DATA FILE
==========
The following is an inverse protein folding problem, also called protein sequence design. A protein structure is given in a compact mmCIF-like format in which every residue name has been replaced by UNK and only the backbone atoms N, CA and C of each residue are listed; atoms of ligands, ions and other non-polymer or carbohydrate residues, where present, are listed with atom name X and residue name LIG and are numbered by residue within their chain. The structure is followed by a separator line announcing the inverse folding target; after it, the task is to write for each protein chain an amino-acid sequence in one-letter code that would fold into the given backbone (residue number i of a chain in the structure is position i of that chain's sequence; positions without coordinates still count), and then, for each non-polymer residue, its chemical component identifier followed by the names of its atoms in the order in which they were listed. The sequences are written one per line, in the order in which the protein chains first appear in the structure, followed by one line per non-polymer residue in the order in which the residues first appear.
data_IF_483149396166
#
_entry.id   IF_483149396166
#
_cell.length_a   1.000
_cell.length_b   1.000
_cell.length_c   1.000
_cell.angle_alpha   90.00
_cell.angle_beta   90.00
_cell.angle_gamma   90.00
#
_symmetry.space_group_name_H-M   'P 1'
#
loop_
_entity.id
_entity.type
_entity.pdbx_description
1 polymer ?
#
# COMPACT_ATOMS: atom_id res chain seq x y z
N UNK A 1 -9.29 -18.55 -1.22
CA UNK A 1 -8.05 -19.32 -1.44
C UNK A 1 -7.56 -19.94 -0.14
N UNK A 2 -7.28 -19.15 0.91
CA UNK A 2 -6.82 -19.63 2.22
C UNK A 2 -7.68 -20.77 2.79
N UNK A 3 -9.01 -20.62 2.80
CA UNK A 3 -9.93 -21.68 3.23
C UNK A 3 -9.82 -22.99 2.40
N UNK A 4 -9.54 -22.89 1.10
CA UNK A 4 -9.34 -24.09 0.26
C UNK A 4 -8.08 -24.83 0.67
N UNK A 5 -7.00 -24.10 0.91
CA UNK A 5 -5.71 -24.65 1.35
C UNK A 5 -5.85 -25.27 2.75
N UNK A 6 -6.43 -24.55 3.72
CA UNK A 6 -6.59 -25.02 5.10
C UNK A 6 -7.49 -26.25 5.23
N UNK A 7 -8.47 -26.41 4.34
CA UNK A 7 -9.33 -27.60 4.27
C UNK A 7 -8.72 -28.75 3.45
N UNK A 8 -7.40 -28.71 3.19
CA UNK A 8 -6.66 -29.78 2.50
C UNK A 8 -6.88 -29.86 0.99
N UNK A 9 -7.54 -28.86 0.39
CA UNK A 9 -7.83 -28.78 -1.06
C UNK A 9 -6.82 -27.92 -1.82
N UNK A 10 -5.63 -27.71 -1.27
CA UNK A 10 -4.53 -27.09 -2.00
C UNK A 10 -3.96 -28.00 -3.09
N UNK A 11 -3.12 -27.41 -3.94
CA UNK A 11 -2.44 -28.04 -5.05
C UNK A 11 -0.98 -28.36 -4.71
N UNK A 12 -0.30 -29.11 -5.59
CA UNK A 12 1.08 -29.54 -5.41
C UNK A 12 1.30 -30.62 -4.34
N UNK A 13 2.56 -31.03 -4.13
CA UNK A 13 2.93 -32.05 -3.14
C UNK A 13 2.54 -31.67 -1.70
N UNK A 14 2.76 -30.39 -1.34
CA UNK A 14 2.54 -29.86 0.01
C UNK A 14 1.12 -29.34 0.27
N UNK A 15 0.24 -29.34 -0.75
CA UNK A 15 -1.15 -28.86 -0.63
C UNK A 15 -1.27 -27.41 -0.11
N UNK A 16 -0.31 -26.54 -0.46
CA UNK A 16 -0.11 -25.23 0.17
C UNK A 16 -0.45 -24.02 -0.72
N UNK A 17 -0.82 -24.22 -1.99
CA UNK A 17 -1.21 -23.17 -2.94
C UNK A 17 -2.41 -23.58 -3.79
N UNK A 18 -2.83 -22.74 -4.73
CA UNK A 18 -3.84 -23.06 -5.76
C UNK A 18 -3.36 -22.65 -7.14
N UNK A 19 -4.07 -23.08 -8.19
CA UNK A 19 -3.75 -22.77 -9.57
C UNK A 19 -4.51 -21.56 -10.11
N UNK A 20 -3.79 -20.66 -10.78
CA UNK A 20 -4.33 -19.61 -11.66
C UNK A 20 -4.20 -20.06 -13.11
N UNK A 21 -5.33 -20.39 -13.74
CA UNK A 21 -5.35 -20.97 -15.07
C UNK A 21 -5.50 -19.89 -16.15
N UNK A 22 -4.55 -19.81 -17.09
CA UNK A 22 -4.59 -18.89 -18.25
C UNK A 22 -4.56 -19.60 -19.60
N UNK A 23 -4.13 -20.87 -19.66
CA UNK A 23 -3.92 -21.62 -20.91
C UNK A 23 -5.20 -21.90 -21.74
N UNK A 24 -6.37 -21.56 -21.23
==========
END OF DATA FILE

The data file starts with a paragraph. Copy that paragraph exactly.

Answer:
The following is an inverse protein folding problem, also called protein sequence design. A protein structure is given in a compact mmCIF-like format in which every residue name has been replaced by UNK and only the backbone atoms N, CA and C of each residue are listed; atoms of ligands, ions and other non-polymer or carbohydrate residues, where present, are listed with atom name X and residue name LIG and are numbered by residue within their chain. The structure is followed by a separator line announcing the inverse folding target; after it, the task is to write for each protein chain an amino-acid sequence in one-letter code that would fold into the given backbone (residue number i of a chain in the structure is position i of that chain's sequence; positions without coordinates still count), and then, for each non-polymer residue, its chemical component identifier followed by the names of its atoms in the order in which they were listed. The sequences are written one per line, in the order in which the protein chains first appear in the structure, followed by one line per non-polymer residue in the order in which the residues first appear.